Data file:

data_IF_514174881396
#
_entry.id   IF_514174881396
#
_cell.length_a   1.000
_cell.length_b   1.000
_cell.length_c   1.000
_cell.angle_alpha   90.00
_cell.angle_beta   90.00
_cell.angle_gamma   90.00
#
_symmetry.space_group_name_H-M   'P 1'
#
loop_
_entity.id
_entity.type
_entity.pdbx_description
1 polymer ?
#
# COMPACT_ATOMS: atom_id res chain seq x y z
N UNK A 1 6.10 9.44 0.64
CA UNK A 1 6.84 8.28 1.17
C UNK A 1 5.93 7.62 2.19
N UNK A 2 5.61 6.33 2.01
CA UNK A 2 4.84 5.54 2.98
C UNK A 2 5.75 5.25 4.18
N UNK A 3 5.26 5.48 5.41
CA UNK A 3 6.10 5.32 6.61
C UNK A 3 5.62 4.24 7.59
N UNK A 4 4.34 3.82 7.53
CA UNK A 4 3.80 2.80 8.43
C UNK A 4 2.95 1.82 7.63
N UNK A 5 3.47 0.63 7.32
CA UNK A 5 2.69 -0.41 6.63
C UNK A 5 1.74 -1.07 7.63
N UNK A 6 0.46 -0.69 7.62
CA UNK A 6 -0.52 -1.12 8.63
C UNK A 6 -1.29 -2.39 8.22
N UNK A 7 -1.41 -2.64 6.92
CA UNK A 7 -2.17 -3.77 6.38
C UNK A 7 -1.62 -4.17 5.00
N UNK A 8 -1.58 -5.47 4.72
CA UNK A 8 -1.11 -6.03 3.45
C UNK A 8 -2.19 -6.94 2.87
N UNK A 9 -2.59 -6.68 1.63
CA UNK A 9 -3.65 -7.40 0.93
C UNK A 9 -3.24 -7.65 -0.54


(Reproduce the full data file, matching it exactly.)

data_IF_514174881396
#
_entry.id   IF_514174881396
#
_cell.length_a   1.000
_cell.length_b   1.000
_cell.length_c   1.000
_cell.angle_alpha   90.00
_cell.angle_beta   90.00
_cell.angle_gamma   90.00
#
_symmetry.space_group_name_H-M   'P 1'
#
loop_
_entity.id
_entity.type
_entity.pdbx_description
1 polymer ?
#
# COMPACT_ATOMS: atom_id res chain seq x y z
N UNK A 1 6.10 9.44 0.64
CA UNK A 1 6.84 8.28 1.17
C UNK A 1 5.93 7.62 2.19
N UNK A 2 5.61 6.33 2.01
CA UNK A 2 4.84 5.54 2.98
C UNK A 2 5.75 5.25 4.18
N UNK A 3 5.26 5.48 5.41
CA UNK A 3 6.10 5.32 6.61
C UNK A 3 5.62 4.24 7.59
N UNK A 4 4.34 3.82 7.53
CA UNK A 4 3.80 2.80 8.43
C UNK A 4 2.95 1.82 7.63
N UNK A 5 3.47 0.63 7.32
CA UNK A 5 2.69 -0.41 6.63
C UNK A 5 1.74 -1.07 7.63
N UNK A 6 0.46 -0.69 7.62
CA UNK A 6 -0.52 -1.12 8.63
C UNK A 6 -1.29 -2.39 8.22
N UNK A 7 -1.41 -2.64 6.92
CA UNK A 7 -2.17 -3.77 6.38
C UNK A 7 -1.62 -4.17 5.00
N UNK A 8 -1.58 -5.47 4.72
CA UNK A 8 -1.11 -6.03 3.45
C UNK A 8 -2.19 -6.94 2.87
N UNK A 9 -2.59 -6.68 1.63
CA UNK A 9 -3.65 -7.40 0.93
C UNK A 9 -3.24 -7.65 -0.54